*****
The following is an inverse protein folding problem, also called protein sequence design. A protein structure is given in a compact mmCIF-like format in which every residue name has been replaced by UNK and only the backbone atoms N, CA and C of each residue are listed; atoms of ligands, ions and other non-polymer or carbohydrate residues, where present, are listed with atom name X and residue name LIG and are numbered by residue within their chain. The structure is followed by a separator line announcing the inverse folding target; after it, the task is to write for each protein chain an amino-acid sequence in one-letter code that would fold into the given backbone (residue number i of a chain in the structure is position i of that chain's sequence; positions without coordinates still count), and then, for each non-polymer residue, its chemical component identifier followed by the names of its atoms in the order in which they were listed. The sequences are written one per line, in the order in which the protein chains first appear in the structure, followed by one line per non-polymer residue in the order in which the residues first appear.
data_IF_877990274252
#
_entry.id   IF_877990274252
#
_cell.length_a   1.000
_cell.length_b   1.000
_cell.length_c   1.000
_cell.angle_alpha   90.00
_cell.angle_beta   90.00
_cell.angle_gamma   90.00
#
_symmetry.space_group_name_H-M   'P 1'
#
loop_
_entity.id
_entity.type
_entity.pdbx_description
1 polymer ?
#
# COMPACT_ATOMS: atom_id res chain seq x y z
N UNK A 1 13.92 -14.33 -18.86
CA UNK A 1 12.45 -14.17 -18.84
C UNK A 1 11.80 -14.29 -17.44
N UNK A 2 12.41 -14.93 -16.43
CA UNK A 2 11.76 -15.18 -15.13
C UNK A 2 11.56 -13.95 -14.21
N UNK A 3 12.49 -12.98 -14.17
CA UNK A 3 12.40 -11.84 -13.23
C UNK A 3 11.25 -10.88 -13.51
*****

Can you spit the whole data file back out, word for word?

The following is an inverse protein folding problem, also called protein sequence design. A protein structure is given in a compact mmCIF-like format in which every residue name has been replaced by UNK and only the backbone atoms N, CA and C of each residue are listed; atoms of ligands, ions and other non-polymer or carbohydrate residues, where present, are listed with atom name X and residue name LIG and are numbered by residue within their chain. The structure is followed by a separator line announcing the inverse folding target; after it, the task is to write for each protein chain an amino-acid sequence in one-letter code that would fold into the given backbone (residue number i of a chain in the structure is position i of that chain's sequence; positions without coordinates still count), and then, for each non-polymer residue, its chemical component identifier followed by the names of its atoms in the order in which they were listed. The sequences are written one per line, in the order in which the protein chains first appear in the structure, followed by one line per non-polymer residue in the order in which the residues first appear.
data_IF_877990274252
#
_entry.id   IF_877990274252
#
_cell.length_a   1.000
_cell.length_b   1.000
_cell.length_c   1.000
_cell.angle_alpha   90.00
_cell.angle_beta   90.00
_cell.angle_gamma   90.00
#
_symmetry.space_group_name_H-M   'P 1'
#
loop_
_entity.id
_entity.type
_entity.pdbx_description
1 polymer ?
#
# COMPACT_ATOMS: atom_id res chain seq x y z
N UNK A 1 13.92 -14.33 -18.86
CA UNK A 1 12.45 -14.17 -18.84
C UNK A 1 11.80 -14.29 -17.44
N UNK A 2 12.41 -14.93 -16.43
CA UNK A 2 11.76 -15.18 -15.13
C UNK A 2 11.56 -13.95 -14.21
N UNK A 3 12.49 -12.98 -14.17
CA UNK A 3 12.40 -11.84 -13.23
C UNK A 3 11.25 -10.88 -13.51